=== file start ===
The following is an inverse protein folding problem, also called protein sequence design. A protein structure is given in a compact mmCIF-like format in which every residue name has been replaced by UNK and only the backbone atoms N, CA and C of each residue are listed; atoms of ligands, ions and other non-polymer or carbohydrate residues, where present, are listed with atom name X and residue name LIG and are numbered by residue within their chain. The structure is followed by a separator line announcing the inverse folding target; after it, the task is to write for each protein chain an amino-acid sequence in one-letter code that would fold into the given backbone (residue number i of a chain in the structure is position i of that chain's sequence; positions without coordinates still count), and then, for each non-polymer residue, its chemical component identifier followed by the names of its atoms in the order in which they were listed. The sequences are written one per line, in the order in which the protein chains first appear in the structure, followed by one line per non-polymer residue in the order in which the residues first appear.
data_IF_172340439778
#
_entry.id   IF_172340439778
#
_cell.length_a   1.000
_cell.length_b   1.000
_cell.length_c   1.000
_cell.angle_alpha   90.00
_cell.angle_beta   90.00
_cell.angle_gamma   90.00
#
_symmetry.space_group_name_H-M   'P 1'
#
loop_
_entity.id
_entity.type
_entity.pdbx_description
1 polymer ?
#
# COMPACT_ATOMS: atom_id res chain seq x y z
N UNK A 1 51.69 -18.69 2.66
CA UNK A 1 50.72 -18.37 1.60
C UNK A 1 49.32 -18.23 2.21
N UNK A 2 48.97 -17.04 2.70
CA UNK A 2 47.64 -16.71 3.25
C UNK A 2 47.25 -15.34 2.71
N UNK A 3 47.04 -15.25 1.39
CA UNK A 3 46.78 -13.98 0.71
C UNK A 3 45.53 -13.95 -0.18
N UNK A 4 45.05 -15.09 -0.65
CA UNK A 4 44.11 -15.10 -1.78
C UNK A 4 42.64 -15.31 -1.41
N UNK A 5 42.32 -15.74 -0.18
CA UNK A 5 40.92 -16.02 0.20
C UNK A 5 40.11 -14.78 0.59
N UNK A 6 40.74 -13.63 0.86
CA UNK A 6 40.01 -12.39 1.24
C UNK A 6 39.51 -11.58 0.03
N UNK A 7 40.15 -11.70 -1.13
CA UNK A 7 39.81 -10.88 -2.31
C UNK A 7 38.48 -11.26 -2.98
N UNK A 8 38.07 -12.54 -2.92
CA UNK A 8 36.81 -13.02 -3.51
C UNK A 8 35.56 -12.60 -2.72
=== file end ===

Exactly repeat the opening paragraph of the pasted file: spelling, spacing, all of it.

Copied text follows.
The following is an inverse protein folding problem, also called protein sequence design. A protein structure is given in a compact mmCIF-like format in which every residue name has been replaced by UNK and only the backbone atoms N, CA and C of each residue are listed; atoms of ligands, ions and other non-polymer or carbohydrate residues, where present, are listed with atom name X and residue name LIG and are numbered by residue within their chain. The structure is followed by a separator line announcing the inverse folding target; after it, the task is to write for each protein chain an amino-acid sequence in one-letter code that would fold into the given backbone (residue number i of a chain in the structure is position i of that chain's sequence; positions without coordinates still count), and then, for each non-polymer residue, its chemical component identifier followed by the names of its atoms in the order in which they were listed. The sequences are written one per line, in the order in which the protein chains first appear in the structure, followed by one line per non-polymer residue in the order in which the residues first appear.